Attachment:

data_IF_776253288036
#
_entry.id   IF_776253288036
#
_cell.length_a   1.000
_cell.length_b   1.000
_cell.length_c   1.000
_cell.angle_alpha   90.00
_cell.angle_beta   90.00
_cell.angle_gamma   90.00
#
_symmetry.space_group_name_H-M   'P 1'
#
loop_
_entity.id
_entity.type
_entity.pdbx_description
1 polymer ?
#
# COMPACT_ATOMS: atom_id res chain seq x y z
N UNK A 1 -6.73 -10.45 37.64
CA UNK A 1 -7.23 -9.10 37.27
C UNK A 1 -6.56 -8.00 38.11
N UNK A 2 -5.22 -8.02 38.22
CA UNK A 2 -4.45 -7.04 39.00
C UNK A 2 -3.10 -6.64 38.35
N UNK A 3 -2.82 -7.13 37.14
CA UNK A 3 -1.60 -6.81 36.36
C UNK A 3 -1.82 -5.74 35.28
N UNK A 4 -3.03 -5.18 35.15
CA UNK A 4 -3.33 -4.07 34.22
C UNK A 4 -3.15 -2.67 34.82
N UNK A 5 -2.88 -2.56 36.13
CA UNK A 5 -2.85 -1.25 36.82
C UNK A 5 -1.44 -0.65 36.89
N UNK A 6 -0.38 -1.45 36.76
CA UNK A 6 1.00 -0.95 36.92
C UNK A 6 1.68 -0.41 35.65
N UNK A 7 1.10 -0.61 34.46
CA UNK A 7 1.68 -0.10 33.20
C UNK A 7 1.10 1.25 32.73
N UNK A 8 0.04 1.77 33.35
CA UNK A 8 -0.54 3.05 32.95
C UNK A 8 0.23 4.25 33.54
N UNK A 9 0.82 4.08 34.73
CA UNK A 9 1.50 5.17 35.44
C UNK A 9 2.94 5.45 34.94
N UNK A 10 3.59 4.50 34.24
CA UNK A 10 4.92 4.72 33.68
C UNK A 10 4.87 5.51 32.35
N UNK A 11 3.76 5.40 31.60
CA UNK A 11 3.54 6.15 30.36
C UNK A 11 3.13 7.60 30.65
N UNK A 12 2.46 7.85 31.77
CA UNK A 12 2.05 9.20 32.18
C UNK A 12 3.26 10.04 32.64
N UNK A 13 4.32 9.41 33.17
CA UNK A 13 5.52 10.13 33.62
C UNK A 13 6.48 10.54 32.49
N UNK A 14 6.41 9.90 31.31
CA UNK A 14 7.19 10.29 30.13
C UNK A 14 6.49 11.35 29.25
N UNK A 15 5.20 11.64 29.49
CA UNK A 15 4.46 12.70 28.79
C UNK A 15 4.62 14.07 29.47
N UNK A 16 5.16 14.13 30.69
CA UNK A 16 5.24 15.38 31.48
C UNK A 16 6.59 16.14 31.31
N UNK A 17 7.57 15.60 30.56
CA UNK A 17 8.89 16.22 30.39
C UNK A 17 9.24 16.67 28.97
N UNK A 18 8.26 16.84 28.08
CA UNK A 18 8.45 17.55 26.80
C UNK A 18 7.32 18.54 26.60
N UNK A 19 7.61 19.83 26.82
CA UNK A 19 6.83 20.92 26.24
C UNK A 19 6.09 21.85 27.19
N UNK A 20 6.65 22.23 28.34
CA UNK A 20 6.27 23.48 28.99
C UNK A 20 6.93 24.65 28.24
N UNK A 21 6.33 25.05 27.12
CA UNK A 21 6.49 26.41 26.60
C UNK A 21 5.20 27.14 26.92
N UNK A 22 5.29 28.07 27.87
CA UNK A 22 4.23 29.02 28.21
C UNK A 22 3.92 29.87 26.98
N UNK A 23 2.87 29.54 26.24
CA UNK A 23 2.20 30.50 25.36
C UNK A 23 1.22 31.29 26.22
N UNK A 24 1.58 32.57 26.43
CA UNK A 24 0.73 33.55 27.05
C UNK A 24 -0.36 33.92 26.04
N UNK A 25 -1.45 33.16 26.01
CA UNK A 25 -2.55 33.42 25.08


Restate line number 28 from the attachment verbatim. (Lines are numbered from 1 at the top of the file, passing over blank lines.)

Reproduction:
CA UNK A 3 -1.60 -6.81 36.36